What is the reason for the opinion of the one who said: The principle of lavud does not apply in the center? It is as we learned in a mishna: In the case of a skylight in the roof of a house whose opening is one square handbreadth, if there is a source of ritual impurity imparted by a corpse inside the house, all the objects in the entire house become ritually impure, as the legal status of the roof is that of a tent over a corpse. However, the objects that are directly opposite the skylight are ritually pure, as the roof does not cover that part of the house. If the source of ritual impurity is itself situated aligned with the skylight, all the objects in the entire house are ritually pure, as there is no roof over the source of impurity.

If the skylight does not have an opening of a square handbreadth and there is ritual impurity in the house, the objects opposite the skylight remain ritually pure. If the source of ritual impurity is aligned with the skylight, the objects in the entire house are ritually pure. Apparently, the principle of lavud is not applied in the center; if it were, all the objects in the house would become ritually impure regardless of the location of the source of impurity. The opening of the skylight should be considered closed, as the distance between the two sides of its opening is less than three handbreadths.

The Gemara asks: And the other Sage, who holds that lavud applies in the center, how would he explain the mishna? The Gemara answers: The halakhot of ritual impurity are different, as that is the way they learned them through tradition. The halakhot of tents and ritual impurity are halakhot transmitted to Moses from Sinai. Therefore, their details are unique, and other areas of halakha cannot be derived from them.

§ Rabbi Yehuda bar Elai taught: A house that was breached and one roofed over it is a fit sukka. Rabbi Yishmael, son of Rabbi Yosei, said to him: My teacher, explain your opinion. Rabbi Yehuda bar Elai said that this is how my father explained it: If the ceiling between the wall and the breach is four cubits long, the sukka is unfit. If it is less than four cubits, the sukka is fit.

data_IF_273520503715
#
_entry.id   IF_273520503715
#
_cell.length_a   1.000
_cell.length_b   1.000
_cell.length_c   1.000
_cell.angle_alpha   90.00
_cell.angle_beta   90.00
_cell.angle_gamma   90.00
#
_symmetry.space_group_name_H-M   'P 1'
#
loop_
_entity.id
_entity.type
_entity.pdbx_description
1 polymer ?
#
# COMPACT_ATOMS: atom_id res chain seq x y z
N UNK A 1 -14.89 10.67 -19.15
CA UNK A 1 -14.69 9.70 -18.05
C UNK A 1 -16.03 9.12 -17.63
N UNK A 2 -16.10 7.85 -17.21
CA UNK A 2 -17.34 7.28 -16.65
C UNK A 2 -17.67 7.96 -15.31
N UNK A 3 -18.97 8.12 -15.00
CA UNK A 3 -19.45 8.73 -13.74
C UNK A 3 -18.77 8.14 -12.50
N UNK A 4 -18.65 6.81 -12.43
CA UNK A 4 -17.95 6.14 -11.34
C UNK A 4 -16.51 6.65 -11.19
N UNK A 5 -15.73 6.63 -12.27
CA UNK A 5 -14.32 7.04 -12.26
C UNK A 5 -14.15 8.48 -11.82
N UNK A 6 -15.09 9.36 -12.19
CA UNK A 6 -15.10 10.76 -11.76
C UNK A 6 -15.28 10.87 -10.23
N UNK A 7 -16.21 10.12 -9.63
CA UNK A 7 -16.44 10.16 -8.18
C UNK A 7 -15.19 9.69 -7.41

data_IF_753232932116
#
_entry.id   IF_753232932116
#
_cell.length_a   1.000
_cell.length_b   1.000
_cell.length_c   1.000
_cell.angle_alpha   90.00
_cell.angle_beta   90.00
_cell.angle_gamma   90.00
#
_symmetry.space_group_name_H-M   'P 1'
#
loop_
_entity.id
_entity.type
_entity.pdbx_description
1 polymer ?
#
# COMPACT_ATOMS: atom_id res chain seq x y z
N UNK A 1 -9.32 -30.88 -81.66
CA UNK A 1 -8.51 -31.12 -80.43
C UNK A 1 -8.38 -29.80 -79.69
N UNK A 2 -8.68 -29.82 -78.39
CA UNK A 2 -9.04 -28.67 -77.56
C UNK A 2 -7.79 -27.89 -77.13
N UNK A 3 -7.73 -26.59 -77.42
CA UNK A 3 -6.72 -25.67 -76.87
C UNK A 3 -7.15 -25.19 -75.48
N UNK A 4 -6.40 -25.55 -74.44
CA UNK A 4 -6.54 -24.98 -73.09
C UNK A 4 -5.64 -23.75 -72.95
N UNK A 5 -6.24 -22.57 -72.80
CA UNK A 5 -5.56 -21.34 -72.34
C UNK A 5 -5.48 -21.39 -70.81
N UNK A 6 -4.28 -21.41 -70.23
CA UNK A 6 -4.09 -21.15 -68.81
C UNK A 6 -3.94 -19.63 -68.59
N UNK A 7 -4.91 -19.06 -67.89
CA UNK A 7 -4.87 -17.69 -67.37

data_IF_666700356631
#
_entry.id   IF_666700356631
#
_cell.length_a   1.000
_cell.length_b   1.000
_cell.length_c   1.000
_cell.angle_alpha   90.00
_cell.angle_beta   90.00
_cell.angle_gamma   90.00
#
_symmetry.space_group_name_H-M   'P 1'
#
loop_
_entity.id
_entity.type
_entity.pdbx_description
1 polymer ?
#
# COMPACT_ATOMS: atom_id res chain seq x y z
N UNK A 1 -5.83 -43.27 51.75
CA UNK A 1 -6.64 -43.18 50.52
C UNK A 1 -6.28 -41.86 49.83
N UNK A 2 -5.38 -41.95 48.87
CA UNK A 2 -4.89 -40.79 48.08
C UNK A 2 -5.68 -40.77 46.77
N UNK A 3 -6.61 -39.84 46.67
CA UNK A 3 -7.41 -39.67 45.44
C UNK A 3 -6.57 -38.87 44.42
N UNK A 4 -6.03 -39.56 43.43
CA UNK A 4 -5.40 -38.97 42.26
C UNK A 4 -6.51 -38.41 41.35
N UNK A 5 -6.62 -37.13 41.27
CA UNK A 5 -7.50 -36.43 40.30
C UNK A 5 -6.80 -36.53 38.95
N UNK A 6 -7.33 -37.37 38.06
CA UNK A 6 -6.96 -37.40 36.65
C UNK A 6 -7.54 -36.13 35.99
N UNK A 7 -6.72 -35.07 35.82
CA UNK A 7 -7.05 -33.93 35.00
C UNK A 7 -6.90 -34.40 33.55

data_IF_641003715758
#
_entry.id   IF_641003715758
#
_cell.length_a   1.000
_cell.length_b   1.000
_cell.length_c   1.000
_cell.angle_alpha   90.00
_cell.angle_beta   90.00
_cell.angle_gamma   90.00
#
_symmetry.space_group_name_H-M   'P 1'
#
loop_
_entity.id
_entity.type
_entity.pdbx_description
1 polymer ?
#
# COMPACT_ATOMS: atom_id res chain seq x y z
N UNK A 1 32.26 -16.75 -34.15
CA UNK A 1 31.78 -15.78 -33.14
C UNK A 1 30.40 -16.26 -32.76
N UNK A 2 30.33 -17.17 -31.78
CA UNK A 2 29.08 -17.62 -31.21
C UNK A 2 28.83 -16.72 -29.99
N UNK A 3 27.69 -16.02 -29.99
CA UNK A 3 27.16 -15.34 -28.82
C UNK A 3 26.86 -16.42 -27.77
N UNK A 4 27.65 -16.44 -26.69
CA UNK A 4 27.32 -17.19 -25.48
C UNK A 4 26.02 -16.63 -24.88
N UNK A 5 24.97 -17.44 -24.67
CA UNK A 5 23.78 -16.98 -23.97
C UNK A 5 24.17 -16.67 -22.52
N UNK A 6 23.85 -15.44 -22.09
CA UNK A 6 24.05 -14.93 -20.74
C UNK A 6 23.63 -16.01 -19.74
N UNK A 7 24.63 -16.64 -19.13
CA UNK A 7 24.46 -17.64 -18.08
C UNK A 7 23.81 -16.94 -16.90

Rabbi Yehuda bar Elai taught: With regard to the abramis [avroma], it is permitted to eat it, despite the fact that it is a very small fish that is typically caught in a net with many similar, non-kosher, fish, and it is difficult to distinguish between them. Rabbi Yishmael, son of Rabbi Yosei, said to him: My teacher, explain your opinion. Rabbi Yehuda bar Elai said that this is how my father explained it: The abramis found in the rivers of place so-and-so, where there are also non-kosher fish, is prohibited; however, the abramis of a different place so-and-so, where there are no non-kosher fish, is permitted.

The Gemara notes that this is similar to that which Abaye said: These small fish [tzaḥanta] of the Bav River are permitted. The Gemara asks: What is the reason that Abaye unequivocally permitted eating these fish and was not concerned about the potential presence of non-kosher fish among them? If we say that it is due to the fact that the water flows rapidly, and these non-kosher fish, since they do not have a spinal cord, are not able to exist in that water, as the current carries the non-kosher fish out of the Bav River, and consequently all the remaining fish are kosher, that is not the case. Don’t we see that non-kosher fish exist in rivers with strong currents?

Rather, perhaps Abaye permitted it because the water is salty, and these non-kosher fish are not able to exist in that water because they do not have scales. This, too, is not the case, as don’t we see that non-kosher fish exist in salty water? Rather, Abaye permitted the small fish in the Bav River because the mud in that river is not suited for non-kosher fish to reproduce. The conditions in the river render it an unproductive habitat for non-kosher fish. Ravina said: And today, since the government built canals between the rivers, and the Eitan River and the Gamda River spill into the Bav, it is prohibited to eat the small fish without thorough inspection.

§ It was stated that the amora’im disagree: If one roofed a portico that has posts on its open side, the sukka is fit. If one roofed a portico that does not have posts on its open side, Abaye said: The sukka is fit, and Rava said: The sukka is unfit. The Gemara elaborates: Abaye said: The sukka is fit,

Talmud - Bavli - The William Davidson digital edition of the Koren No=C3=A9 Talmud
with commentary by Rabbi Adin Steinsaltz Even-Israel (CC-BY-NC 4.0)
אדם סלומון